Archaeologist digging for clues to Camp Security


A senior archaeologist dusted some dirt off the tip of a spearhead pulled from a trench carved out of a field in Springettsbury Township on Friday morning during the effort to find remnants of a prison camp from the Revolutionary War.

Steve Warfel, standing in the center of the archaeological dig site off Locust Grove Road, turned the artifact in his hands which were tanned from days of working in the sun. It was interesting, but not from the correct time period to support claims that Camp Security — a facility where colonists held British war prisoners — had once stood where he was standing.

Since the excavation began Monday, volunteers and archaeologists alike, have found a variety of articles associated with the late 1700s and objects from thousands of years prior — such as the spearhead — and those from much later.

The process, which in its entirety is slated to take six weeks, began with shovelling and screening top soil which unearthed three dozen pieces of red earthenware pottery, Warfel said, noting the find could be from the late 18th or early 19th century.

"When we find objects associated with the time period," the specific window is 1781-83, only 22 months, "we can then get a better idea of when this pottery is coming from."

Metal detection prior to excavation revealed the presence of wrought nails, which are handmade.

"Handmade nails is what we'd be seeing around this time period," Warfel said. "We also saw some cut nails, which come into play around 1815. You really get to see the transformation of time in these pieces.

"Yesterday we found a piece of pottery perfect for the time period, it was a British tea cup."

The dirt: While uncovering interesting artifacts is always exciting, Warfel said his primary focus will be the dirt itself.

Warfel hopes to find evidence of the stockade — the fence surrounding the camp — by uncovering and researching variances and disturbances in the soil.

"There should be a very specific footprint for this stockade," Warfel said. "I'm looking for a soil stain," the result of a post from the stockade buried about a foot deep into the ground.

The subsoil is distinctly lighter than the top layer, Warfel said, pointing to darker spots at the bottom of the foot-deep trench, all of which will be photographed and recorded.

"I suspect these are from a tractor," he said, adding that rodents and roots could also cause change in soil color. "We won't know for sure until we expose and excavate the stained area."

A stain in the soil from the stockaded would provide a firm basis for the claims that the camp was in fact there, Warfel said.

"Once we get onto that we can follow it and really dig in, so to speak," he said.

A little history: British prisoners from the Battle of Saratoga were all initially housed in a prison in Charlottesville, VA., but British success in battles nearby forced colonists to relocate them, for fear they would be freed.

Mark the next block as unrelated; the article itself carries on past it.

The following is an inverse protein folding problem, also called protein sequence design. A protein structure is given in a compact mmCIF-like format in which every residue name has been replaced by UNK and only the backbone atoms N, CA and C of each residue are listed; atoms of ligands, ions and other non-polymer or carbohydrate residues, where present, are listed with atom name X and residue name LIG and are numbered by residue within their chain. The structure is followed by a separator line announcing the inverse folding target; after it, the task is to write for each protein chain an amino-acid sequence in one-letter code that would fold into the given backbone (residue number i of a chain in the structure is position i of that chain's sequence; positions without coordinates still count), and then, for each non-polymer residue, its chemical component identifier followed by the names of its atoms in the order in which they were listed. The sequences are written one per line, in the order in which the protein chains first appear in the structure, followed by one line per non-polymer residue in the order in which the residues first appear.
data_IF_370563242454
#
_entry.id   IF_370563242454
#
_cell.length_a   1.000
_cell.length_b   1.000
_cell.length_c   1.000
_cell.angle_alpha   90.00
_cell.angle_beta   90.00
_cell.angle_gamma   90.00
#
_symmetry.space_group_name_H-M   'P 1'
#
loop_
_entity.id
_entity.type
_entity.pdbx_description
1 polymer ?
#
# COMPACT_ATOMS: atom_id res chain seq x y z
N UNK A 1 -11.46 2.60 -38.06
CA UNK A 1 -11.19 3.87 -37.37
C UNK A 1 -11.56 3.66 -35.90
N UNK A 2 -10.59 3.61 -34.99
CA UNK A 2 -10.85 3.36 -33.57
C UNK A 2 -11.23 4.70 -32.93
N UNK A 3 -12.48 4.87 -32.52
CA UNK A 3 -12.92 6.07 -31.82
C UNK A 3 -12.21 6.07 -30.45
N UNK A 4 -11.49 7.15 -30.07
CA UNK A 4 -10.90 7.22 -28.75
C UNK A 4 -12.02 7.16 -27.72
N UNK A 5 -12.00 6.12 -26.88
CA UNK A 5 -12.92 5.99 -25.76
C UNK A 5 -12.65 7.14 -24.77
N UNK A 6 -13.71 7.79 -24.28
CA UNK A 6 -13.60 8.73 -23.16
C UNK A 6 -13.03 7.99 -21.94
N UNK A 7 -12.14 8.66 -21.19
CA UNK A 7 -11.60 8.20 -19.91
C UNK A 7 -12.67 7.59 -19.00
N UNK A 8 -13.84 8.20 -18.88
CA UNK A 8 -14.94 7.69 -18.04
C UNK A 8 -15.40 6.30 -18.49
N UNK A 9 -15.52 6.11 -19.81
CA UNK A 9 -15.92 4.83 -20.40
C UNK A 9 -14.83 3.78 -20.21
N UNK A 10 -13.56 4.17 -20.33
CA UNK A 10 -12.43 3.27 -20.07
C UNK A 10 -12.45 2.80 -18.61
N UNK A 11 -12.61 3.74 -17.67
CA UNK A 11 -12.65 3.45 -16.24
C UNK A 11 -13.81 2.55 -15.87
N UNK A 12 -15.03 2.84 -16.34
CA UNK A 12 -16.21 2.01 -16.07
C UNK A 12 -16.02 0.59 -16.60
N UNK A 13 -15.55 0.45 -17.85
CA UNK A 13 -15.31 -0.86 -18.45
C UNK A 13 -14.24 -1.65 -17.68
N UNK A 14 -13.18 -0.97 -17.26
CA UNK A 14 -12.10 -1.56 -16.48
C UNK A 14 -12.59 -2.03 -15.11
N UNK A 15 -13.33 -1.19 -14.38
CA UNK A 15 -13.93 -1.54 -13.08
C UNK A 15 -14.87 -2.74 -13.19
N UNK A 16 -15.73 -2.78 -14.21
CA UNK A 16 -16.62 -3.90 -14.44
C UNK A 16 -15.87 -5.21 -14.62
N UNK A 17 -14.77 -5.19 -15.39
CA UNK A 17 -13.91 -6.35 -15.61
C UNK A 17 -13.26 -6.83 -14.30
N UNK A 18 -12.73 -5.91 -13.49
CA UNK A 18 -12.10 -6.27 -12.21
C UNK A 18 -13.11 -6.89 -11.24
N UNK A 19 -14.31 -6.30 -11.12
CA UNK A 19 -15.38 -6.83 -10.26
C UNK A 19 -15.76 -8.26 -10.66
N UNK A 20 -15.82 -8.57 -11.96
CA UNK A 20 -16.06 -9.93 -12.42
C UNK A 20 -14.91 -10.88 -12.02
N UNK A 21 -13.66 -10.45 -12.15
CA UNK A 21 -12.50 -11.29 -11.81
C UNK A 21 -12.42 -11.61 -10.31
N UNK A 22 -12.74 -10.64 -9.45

The thousands of prisoners in 1781 were sent to different camps, and approximately 800 noncommissioned officers and soldiers — the Hessian prisoners were sent to Reading and the officers to Lancaster — were sent to a new prison location in York, Warfel said.

"They probably picked this area for the same reason the nomads did," Warfel said of the open field, "Access to food and water."

At the end of the year, the Battle of Yorktown was fought, and those prisoners were also sent to the camp.

"They moved the first population of prisoners outside of the stockade and into huts and put the new prisoners inside," he said. "There were some higher-ranking officers in that mix and everyone was still fired up from the battle, so they were viewed as higher risk."

The prisoners outside of the stockade were less guarded and paroled to do labor. The additional freedoms inspired them to call the site Camp Indulgence, and the site inside the stockade Camp Security.

Camp Indulgence: In 1979, in a site just beyond the trees surrounding Warfel's dig area, thousands of artifacts were uncovered — which can be found in the State Museum of Pennsylvania — but no evidence of the stockade.

Memoirs and journal entries that have since been discovered suggest that Camp Indulgence was on higher ground than Camp Security, as was the site that was excavated in 1979, and about 200 yards away from the stockade, Warfel said.

"If you pull up Google earth and map it out, we're almost exactly 200 yards from that dig site," Warfel said.

Documents also say that Camp Security was smaller in size than a prison camp in Vermont which means, "Camp Security is probably about two to three acres."

So based on the distance from Camp Indulgence and the estimated size, Warfel sectioned off a two-acre parcel within the 9-acre field.

Strategically placed trenches will allow for the group of volunteers joining Warfel to eliminate portions of the site without unearthing the entire area, he said.

A challenge: The large expanse of land and the small window of the time in which the camp existed has made the project a difficult task, Warfel said.

"It's not quite a needle a in a hay stack, but it's going to be a challenge," he said. "I do have great hopes that we will find what we're looking for."

The potential discovery of Camp Security might be the only one of its kind.

"There were probably nine other prisons like this built during the war but it seems all the other ones have been built over," Warfel said. "This isn't just a part of our local history, this is national history, a part of the story of our country."

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